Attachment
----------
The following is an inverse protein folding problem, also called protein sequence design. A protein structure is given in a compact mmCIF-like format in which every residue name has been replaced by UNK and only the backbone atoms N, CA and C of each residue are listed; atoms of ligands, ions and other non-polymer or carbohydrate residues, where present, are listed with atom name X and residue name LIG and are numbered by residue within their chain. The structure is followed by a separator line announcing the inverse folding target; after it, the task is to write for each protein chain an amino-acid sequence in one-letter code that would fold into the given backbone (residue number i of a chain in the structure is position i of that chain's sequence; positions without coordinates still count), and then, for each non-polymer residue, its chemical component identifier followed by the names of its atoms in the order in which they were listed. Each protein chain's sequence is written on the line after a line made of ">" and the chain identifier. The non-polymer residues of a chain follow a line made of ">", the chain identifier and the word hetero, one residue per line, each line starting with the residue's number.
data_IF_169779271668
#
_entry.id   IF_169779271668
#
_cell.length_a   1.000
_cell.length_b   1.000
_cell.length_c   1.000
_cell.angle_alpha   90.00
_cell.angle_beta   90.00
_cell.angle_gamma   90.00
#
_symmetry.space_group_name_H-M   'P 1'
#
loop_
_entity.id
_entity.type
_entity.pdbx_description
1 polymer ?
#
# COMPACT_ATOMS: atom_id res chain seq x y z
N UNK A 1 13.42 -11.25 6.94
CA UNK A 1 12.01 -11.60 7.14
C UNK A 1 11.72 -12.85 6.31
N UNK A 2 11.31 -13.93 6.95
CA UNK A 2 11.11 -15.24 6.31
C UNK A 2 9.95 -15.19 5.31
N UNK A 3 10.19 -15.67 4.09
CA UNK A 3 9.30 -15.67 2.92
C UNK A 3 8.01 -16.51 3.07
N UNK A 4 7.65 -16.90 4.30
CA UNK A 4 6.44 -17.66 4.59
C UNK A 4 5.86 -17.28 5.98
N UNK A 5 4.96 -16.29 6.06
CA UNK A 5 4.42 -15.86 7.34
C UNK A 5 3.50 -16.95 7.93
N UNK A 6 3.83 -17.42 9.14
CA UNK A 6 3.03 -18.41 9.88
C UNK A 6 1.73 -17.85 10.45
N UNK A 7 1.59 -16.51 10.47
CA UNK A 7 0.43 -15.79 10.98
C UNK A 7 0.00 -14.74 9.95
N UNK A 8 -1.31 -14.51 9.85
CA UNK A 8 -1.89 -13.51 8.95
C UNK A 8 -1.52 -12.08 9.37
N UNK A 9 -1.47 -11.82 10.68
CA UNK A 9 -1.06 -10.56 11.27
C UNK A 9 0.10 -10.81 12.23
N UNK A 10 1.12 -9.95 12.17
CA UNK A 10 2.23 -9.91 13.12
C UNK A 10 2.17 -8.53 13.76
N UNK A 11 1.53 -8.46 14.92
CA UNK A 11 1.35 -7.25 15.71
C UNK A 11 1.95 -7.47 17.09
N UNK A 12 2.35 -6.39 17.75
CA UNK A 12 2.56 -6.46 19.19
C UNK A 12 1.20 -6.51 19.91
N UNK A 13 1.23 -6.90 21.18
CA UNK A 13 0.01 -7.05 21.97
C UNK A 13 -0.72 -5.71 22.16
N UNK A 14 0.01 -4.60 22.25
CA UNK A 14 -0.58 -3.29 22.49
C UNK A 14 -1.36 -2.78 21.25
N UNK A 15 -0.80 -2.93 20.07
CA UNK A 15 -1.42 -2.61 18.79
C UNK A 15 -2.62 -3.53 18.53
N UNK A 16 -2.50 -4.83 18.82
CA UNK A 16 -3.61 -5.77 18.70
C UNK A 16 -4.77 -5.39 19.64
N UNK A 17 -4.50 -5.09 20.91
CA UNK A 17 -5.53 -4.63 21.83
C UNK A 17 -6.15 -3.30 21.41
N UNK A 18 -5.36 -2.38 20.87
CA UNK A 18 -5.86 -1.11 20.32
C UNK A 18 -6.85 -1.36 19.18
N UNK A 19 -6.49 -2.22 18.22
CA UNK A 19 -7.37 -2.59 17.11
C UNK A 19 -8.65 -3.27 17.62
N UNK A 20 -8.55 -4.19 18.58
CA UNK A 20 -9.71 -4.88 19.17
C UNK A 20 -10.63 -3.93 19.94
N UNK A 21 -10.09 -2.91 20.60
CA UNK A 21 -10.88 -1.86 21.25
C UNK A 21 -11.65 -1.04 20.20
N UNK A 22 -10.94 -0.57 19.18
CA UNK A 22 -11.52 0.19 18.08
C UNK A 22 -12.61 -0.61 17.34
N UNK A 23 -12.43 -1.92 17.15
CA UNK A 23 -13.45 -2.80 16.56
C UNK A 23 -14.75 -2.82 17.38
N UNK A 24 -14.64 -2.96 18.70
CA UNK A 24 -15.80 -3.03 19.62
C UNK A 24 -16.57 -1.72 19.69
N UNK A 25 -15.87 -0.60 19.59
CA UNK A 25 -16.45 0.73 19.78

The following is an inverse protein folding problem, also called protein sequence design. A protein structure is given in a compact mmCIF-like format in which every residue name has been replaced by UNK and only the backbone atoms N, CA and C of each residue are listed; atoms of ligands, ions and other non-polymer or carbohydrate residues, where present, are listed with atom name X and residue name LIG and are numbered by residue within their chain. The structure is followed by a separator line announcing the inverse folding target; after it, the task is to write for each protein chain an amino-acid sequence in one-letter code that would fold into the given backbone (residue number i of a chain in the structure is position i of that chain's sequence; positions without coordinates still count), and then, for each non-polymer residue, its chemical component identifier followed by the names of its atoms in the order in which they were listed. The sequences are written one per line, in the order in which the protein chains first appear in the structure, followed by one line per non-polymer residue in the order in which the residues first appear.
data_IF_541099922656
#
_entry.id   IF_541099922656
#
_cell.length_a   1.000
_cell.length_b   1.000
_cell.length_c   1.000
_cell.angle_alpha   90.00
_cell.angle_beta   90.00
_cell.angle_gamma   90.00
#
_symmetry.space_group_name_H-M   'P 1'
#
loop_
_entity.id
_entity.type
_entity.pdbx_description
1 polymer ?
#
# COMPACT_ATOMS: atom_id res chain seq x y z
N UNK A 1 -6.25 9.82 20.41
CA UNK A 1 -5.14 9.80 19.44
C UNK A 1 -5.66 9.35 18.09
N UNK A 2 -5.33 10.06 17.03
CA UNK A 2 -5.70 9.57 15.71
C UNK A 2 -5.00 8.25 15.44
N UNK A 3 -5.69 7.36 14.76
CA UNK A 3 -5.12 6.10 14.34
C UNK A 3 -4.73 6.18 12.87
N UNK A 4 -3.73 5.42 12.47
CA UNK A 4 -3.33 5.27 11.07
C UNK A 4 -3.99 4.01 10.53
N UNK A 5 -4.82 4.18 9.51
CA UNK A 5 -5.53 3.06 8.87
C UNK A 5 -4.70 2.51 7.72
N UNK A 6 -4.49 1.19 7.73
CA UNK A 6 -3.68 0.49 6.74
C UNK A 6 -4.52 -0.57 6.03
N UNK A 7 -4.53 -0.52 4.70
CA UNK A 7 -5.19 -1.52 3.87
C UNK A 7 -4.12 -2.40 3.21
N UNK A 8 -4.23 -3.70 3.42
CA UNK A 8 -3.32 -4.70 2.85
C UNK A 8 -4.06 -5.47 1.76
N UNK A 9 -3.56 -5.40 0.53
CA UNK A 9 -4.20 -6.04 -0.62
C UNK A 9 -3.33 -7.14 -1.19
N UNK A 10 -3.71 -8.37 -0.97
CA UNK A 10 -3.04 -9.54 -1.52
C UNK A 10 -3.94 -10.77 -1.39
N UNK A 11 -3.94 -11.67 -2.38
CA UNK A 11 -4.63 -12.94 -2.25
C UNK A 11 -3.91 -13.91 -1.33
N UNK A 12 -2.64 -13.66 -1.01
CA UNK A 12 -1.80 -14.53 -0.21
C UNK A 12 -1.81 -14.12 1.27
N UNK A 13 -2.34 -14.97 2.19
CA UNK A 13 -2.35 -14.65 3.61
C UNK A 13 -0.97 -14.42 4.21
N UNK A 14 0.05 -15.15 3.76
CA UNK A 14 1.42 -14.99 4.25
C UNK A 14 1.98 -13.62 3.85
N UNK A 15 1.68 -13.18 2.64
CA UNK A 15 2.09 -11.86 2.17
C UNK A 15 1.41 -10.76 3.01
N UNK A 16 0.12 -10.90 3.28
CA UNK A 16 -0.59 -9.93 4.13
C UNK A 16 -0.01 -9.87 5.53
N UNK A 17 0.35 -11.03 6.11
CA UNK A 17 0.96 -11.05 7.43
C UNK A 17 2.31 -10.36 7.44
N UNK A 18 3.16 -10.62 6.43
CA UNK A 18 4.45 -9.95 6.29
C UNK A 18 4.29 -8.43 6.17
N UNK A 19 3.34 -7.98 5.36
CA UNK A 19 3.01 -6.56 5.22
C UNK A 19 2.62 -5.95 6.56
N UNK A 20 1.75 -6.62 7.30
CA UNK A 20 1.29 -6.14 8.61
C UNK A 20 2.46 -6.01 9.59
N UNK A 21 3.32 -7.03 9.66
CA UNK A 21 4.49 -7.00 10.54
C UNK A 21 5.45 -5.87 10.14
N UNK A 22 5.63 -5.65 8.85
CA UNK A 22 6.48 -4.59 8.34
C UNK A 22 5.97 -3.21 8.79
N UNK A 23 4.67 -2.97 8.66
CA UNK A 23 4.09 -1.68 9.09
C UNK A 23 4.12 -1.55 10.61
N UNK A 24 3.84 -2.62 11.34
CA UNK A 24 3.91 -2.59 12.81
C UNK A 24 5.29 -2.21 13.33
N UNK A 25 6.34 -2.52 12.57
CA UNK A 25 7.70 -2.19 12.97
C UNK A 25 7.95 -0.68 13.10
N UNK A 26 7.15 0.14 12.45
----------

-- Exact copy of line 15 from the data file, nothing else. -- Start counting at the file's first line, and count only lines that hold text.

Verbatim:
loop_